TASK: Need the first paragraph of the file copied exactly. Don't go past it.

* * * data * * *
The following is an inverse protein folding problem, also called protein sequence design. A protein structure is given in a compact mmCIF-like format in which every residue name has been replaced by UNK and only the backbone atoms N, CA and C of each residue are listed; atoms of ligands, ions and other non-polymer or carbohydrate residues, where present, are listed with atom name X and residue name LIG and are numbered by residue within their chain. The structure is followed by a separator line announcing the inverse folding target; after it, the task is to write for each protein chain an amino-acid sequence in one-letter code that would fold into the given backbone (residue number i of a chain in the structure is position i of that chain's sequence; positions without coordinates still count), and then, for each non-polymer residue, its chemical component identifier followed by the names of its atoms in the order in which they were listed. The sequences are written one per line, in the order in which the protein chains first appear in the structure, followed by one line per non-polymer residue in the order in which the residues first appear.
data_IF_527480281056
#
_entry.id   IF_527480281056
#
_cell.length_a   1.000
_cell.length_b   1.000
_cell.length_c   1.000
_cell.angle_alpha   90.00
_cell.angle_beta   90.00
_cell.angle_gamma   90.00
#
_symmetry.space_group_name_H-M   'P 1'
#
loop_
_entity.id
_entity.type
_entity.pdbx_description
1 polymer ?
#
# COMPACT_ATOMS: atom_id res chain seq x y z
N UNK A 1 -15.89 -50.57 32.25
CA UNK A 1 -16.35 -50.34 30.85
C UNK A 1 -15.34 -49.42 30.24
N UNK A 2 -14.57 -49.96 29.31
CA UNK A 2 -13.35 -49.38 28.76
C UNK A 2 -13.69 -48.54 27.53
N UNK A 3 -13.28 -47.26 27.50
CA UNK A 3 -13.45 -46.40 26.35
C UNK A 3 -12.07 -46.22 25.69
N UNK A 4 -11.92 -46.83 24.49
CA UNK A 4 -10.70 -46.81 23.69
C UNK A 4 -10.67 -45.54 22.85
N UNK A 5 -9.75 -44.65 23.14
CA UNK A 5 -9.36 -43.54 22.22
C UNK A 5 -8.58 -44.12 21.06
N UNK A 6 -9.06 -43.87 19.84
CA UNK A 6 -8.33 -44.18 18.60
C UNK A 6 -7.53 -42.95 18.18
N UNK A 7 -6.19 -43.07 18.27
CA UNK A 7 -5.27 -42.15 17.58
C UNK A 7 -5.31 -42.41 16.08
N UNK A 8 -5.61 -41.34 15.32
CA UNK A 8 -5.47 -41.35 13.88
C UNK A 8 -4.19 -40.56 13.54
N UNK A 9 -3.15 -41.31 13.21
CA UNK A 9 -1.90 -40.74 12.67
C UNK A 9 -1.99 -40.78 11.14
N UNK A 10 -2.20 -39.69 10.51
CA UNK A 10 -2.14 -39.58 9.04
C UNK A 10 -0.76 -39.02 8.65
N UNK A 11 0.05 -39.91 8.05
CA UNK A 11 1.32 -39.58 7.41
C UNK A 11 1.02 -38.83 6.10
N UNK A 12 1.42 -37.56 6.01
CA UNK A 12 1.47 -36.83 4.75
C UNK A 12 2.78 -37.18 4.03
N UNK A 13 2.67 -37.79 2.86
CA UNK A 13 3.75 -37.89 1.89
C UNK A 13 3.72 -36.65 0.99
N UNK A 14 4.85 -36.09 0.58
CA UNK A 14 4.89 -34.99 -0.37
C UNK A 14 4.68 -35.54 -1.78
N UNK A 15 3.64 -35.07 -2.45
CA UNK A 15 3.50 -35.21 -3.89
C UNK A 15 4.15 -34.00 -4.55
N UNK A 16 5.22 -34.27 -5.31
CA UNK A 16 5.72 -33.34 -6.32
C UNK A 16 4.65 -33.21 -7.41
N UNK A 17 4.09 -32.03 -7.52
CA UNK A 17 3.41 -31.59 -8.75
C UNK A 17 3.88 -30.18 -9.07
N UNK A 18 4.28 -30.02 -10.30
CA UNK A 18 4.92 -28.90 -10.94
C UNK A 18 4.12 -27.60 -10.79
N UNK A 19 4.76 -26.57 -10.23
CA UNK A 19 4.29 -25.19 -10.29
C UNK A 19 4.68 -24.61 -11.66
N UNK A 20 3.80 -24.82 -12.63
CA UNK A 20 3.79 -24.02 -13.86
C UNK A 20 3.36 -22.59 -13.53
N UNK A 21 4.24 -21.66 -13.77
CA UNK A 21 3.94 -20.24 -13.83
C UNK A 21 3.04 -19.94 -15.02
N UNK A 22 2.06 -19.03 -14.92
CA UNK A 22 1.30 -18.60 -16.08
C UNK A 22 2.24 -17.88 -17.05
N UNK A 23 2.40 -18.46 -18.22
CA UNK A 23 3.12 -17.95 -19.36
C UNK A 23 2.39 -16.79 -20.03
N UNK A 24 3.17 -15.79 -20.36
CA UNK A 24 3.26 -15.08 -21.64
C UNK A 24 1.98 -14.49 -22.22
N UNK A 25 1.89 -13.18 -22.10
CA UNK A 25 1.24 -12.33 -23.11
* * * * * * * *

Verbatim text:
The following is an inverse protein folding problem, also called protein sequence design. A protein structure is given in a compact mmCIF-like format in which every residue name has been replaced by UNK and only the backbone atoms N, CA and C of each residue are listed; atoms of ligands, ions and other non-polymer or carbohydrate residues, where present, are listed with atom name X and residue name LIG and are numbered by residue within their chain. The structure is followed by a separator line announcing the inverse folding target; after it, the task is to write for each protein chain an amino-acid sequence in one-letter code that would fold into the given backbone (residue number i of a chain in the structure is position i of that chain's sequence; positions without coordinates still count), and then, for each non-polymer residue, its chemical component identifier followed by the names of its atoms in the order in which they were listed. The sequences are written one per line, in the order in which the protein chains first appear in the structure, followed by one line per non-polymer residue in the order in which the residues first appear.